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RTR 280-DR

Request the RTR 280-DR brochure
Request the RTR 280-DR schematic
Request the RTR 280-DR owners manual
Request the RTR 280-DR service manual


General information[contribute]

The RTR 280-DR is a dynamic speaker.

Jim Click (November 9, 2003): I bought the 280DR in 1974 when I was young and didn't have anything else to spend money on......I went to a "high end" stereo store with the intention of buying Klipsch's....these were to listen to symphony/pipe organ music. The sales person told me that the RTR's were the current "state of the art" and demonstrated all their better speakers....without making any adjustments to the amp controls. There was simply no comparison. Mine have functioned perfectly ever since: as friends have had to replace blown woofers and foam cones, the RTRs just keep performing. Their only shortcoming is that they require more power than commonly available today. I have no idea if they are worth anything - probably not enough of them around to establish a market: of course,the Klipsch's would be worth more now - but cost more then, too.

Also have the sales sheets for RTR models: 180D, HPR-12, EXP-8. EXP-12, ESR-6, ESR-15 and the 2500 Studio Master. The 2500 - with a 25" woofer - contains a health warning that prolonged listening of low frequencies can make the listener ill !! Sure would like a pair of those.

Tim Grubaugh, P.E. (November 2003): The RTR 280 DR was a dynamic loudspeaker with a 10" woofer centered between two tweeters on the front and on both sides of the cabinet. There was also a loaded 10" firing out the bottom of the cabinet. That gave four 10" woofers and six tweeters firing off three sides (and the floor) for a monsterous soundstage. The 180D pictured at the top of the following article appears to be identical to my 280DRs in appearance. The RTR electrostatics were sized and in the same materials to sit on top of the 280DR cabinets.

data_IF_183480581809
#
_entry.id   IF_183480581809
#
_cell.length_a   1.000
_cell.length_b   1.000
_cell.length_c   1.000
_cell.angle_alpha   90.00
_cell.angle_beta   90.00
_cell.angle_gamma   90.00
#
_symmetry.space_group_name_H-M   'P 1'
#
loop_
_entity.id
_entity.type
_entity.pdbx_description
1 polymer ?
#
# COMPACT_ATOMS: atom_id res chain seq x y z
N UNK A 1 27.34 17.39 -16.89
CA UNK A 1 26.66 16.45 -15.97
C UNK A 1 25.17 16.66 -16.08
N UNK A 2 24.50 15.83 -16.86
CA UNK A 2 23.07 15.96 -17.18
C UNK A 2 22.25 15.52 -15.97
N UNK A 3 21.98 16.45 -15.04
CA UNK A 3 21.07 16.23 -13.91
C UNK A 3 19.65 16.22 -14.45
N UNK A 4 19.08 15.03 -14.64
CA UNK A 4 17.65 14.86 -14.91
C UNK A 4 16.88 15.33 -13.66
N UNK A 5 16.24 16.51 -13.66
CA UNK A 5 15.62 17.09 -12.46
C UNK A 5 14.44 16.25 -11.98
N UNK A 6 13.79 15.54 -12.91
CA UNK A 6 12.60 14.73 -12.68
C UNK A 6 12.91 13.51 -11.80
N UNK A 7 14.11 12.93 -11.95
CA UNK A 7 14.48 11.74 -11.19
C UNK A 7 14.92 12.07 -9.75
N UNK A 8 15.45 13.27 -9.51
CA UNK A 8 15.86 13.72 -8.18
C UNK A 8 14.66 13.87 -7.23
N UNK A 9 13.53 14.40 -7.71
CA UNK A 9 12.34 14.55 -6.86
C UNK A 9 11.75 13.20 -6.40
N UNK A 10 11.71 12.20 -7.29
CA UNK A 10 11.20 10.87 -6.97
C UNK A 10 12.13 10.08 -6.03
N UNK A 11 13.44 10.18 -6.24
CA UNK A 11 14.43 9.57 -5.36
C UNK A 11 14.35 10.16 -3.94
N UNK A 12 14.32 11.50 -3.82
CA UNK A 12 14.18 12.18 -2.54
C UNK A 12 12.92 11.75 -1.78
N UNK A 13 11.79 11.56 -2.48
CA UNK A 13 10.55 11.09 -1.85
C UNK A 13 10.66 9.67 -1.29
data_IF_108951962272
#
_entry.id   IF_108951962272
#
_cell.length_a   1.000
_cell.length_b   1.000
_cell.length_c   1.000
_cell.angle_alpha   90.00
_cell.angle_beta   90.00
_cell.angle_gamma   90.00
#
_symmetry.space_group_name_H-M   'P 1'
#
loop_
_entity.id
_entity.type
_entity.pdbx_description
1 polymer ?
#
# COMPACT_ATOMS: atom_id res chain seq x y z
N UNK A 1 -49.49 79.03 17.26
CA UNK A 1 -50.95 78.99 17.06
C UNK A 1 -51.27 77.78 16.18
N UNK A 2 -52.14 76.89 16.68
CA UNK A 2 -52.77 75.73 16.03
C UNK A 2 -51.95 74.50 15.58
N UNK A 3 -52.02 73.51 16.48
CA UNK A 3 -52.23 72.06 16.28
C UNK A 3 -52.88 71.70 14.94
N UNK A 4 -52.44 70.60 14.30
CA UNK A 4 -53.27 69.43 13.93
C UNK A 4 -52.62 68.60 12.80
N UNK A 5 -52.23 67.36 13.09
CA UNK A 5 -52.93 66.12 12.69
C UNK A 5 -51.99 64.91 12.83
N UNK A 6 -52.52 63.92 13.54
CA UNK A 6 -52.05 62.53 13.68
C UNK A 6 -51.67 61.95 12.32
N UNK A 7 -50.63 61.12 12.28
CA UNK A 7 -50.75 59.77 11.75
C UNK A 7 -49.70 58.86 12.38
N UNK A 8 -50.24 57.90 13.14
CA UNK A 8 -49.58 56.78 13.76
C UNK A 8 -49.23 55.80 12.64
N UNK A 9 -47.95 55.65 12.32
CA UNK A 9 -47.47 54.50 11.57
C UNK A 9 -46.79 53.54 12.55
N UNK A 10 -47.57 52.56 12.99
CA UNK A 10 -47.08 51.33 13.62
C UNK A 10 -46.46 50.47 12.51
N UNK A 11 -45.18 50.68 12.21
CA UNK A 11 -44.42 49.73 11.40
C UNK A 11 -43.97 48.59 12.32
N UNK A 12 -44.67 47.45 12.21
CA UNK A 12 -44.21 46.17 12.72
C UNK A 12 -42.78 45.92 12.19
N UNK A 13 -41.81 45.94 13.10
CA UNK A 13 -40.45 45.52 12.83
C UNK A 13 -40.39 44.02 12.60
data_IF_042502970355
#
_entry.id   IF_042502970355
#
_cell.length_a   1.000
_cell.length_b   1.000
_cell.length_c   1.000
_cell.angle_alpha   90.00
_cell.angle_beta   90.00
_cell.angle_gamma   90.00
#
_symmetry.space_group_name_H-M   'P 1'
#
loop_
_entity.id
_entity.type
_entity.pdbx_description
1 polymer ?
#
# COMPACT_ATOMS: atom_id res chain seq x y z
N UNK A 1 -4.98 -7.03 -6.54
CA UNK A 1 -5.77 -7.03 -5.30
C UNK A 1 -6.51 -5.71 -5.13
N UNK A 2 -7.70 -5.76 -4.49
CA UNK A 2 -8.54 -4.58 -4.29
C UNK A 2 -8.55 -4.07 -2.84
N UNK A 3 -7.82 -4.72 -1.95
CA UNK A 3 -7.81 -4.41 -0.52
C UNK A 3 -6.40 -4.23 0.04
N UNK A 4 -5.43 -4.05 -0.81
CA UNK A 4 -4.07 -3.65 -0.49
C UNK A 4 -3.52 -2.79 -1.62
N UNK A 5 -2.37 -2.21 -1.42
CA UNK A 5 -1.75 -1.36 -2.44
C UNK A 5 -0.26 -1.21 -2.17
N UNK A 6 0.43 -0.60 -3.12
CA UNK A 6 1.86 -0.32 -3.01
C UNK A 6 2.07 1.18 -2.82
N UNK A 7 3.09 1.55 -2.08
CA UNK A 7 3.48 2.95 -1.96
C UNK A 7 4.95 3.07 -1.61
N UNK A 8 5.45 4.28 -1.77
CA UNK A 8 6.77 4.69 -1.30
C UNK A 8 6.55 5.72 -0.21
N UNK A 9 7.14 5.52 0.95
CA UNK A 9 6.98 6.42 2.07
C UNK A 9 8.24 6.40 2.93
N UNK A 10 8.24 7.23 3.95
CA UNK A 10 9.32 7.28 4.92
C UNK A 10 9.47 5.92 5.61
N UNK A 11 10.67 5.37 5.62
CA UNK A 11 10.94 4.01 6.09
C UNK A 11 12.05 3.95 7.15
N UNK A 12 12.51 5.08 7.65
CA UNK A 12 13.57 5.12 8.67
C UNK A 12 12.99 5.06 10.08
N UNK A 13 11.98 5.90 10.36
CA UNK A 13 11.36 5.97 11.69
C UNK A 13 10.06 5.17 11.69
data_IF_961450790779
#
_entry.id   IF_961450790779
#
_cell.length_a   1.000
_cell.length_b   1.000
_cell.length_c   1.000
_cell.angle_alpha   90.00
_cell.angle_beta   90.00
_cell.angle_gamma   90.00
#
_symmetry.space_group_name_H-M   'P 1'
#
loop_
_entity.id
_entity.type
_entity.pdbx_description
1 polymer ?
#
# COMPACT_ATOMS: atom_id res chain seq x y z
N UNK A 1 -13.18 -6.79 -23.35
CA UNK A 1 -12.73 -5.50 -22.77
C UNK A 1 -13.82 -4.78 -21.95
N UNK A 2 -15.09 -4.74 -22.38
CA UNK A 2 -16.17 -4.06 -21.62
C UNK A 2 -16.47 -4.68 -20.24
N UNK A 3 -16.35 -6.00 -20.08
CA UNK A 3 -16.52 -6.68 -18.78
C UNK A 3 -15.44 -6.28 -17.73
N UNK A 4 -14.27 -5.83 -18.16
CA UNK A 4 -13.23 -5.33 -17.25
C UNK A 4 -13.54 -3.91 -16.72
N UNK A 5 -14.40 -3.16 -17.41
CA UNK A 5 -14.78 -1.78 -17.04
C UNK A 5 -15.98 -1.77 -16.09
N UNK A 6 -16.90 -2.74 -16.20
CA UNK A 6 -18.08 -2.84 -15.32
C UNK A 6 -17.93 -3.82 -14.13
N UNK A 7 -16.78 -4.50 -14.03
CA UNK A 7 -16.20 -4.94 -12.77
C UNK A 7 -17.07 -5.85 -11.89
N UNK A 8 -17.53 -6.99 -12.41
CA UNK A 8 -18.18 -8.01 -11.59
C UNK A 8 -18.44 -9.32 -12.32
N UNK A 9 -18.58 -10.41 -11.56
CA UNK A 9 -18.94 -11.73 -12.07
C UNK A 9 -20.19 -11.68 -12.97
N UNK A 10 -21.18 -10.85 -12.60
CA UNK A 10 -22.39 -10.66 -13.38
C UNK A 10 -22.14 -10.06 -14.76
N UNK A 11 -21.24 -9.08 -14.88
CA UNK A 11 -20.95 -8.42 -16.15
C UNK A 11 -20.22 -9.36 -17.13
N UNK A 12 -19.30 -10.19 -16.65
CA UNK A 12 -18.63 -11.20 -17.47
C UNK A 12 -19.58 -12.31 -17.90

Hart Henry (December 30, 2009): Yes, it has been 6 years since the last posting, however, compared to the 36 years since your purchase of the RTR systems, it is only a grain of sand. I purchased the RTR 600D system in 1979 ($1000 - and still have them) and I too believe they were the best sounding speakers available. You mentioned the 10" woofers. The 600(s) had a 12" woofer plus a 12" passive resonator. The shear amount of "volume waves" of music is un-comparable to most little speakers that are found today. These RTR systems make you feel you are actually at the concert. What happened to RTR? Are they still around?

frank mcclanahan (January 17, 2010): 280 DRs were made to match with ESR-15s which had 15 HF-50 ES panels arrayed in vaguely hemispherical alignment. The ESR-15s sat atop the 280-DRs and rediated high frequency sound in a soundfield similar to the soundfield of the lower speaker. The sound of these speakers in pairs was quite remarkable.

Forum topics on the RTR 280-DR

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